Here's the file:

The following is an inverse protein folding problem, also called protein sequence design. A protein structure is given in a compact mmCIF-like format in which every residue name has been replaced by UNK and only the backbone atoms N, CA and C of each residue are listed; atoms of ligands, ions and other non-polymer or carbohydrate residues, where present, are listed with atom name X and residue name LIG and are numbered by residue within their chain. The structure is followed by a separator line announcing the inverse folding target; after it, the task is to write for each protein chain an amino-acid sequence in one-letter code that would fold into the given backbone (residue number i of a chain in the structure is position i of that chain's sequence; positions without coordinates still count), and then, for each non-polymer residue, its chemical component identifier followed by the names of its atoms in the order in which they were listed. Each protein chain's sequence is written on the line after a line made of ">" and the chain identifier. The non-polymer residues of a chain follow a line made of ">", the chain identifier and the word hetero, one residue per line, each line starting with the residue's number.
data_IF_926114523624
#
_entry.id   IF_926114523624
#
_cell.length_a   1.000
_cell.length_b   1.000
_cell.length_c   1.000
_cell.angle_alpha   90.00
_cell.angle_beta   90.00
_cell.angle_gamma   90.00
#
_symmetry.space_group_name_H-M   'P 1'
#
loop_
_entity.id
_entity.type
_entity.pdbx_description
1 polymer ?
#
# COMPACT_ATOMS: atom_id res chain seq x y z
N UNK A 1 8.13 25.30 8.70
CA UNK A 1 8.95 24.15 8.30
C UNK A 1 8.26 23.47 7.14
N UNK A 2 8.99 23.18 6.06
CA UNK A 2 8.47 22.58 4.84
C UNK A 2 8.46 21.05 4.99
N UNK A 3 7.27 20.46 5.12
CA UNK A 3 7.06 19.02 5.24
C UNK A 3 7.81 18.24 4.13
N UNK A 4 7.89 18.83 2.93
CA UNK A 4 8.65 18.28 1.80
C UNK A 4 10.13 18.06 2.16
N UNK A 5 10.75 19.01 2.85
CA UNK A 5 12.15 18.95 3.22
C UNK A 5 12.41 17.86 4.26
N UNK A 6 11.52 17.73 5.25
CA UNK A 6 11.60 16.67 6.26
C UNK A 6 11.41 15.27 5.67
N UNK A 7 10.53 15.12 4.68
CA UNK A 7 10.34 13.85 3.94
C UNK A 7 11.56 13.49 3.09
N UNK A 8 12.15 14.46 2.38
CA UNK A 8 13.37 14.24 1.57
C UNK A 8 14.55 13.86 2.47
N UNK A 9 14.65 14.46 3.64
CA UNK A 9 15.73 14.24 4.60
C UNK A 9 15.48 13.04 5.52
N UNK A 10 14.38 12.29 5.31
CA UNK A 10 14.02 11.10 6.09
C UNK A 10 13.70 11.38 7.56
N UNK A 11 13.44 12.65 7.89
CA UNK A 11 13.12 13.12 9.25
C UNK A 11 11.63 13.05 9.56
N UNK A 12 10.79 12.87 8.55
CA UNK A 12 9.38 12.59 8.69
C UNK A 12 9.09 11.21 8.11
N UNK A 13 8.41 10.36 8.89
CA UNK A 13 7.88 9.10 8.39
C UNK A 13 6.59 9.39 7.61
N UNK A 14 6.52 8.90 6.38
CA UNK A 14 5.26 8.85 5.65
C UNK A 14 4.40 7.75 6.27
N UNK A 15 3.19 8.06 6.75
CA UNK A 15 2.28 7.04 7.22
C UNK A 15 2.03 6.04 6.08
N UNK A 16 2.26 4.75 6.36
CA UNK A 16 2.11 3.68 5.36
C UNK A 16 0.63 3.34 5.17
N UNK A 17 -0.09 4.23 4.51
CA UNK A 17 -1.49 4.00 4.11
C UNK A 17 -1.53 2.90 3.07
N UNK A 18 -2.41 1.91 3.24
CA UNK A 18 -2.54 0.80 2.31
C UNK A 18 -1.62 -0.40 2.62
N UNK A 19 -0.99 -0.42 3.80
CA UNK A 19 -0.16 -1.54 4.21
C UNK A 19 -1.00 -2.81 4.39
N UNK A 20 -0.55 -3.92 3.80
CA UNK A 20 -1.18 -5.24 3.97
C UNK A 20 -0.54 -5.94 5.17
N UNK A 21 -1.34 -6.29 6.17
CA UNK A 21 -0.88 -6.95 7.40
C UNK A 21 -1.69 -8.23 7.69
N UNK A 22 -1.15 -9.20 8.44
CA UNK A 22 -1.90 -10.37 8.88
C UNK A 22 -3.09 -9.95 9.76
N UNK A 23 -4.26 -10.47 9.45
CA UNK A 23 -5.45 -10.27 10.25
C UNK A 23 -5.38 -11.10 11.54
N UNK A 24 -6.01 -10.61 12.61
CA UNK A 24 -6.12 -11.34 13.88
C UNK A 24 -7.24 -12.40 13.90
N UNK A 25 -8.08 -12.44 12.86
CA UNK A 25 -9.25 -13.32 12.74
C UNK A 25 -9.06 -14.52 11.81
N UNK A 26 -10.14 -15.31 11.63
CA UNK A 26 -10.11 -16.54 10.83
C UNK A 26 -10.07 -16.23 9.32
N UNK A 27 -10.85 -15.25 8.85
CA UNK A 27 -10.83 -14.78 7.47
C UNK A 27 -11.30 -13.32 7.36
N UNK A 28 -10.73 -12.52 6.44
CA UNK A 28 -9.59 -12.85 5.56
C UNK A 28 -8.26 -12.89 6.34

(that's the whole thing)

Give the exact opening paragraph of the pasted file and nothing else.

The following is an inverse protein folding problem, also called protein sequence design. A protein structure is given in a compact mmCIF-like format in which every residue name has been replaced by UNK and only the backbone atoms N, CA and C of each residue are listed; atoms of ligands, ions and other non-polymer or carbohydrate residues, where present, are listed with atom name X and residue name LIG and are numbered by residue within their chain. The structure is followed by a separator line announcing the inverse folding target; after it, the task is to write for each protein chain an amino-acid sequence in one-letter code that would fold into the given backbone (residue number i of a chain in the structure is position i of that chain's sequence; positions without coordinates still count), and then, for each non-polymer residue, its chemical component identifier followed by the names of its atoms in the order in which they were listed. Each protein chain's sequence is written on the line after a line made of ">" and the chain identifier. The non-polymer residues of a chain follow a line made of ">", the chain identifier and the word hetero, one residue per line, each line starting with the residue's number.